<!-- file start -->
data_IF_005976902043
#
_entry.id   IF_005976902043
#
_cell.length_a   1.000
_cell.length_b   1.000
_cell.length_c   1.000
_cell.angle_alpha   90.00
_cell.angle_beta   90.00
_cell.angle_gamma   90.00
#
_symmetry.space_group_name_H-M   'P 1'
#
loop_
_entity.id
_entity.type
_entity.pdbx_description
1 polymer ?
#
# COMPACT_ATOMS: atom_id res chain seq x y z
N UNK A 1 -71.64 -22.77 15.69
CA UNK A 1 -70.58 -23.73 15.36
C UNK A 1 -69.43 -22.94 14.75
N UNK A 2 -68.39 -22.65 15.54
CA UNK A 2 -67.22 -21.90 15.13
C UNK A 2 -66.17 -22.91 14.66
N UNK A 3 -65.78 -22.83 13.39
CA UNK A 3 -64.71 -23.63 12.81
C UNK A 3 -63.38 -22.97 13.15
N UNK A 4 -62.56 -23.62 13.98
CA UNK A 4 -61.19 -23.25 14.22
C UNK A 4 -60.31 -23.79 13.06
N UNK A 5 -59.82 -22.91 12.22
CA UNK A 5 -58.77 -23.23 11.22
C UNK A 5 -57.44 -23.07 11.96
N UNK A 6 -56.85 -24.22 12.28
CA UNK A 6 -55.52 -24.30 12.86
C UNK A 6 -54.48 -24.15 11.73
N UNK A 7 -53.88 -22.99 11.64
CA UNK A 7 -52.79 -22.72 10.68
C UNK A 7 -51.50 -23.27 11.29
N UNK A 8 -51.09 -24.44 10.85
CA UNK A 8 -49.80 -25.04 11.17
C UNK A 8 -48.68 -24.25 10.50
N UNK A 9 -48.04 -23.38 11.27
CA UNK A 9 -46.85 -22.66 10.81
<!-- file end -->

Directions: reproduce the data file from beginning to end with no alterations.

data_IF_005976902043
#
_entry.id   IF_005976902043
#
_cell.length_a   1.000
_cell.length_b   1.000
_cell.length_c   1.000
_cell.angle_alpha   90.00
_cell.angle_beta   90.00
_cell.angle_gamma   90.00
#
_symmetry.space_group_name_H-M   'P 1'
#
loop_
_entity.id
_entity.type
_entity.pdbx_description
1 polymer ?
#
# COMPACT_ATOMS: atom_id res chain seq x y z
N UNK A 1 -71.64 -22.77 15.69
CA UNK A 1 -70.58 -23.73 15.36
C UNK A 1 -69.43 -22.94 14.75
N UNK A 2 -68.39 -22.65 15.54
CA UNK A 2 -67.22 -21.90 15.13
C UNK A 2 -66.17 -22.91 14.66
N UNK A 3 -65.78 -22.83 13.39
CA UNK A 3 -64.71 -23.63 12.81
C UNK A 3 -63.38 -22.97 13.15
N UNK A 4 -62.56 -23.62 13.98
CA UNK A 4 -61.19 -23.25 14.22
C UNK A 4 -60.31 -23.79 13.06
N UNK A 5 -59.82 -22.91 12.22
CA UNK A 5 -58.77 -23.23 11.22
C UNK A 5 -57.44 -23.07 11.96
N UNK A 6 -56.85 -24.22 12.28
CA UNK A 6 -55.52 -24.30 12.86
C UNK A 6 -54.48 -24.15 11.73
N UNK A 7 -53.88 -22.99 11.64
CA UNK A 7 -52.79 -22.72 10.68
C UNK A 7 -51.50 -23.27 11.29
N UNK A 8 -51.09 -24.44 10.85
CA UNK A 8 -49.80 -25.04 11.17
C UNK A 8 -48.68 -24.25 10.50
N UNK A 9 -48.04 -23.38 11.27
CA UNK A 9 -46.85 -22.66 10.81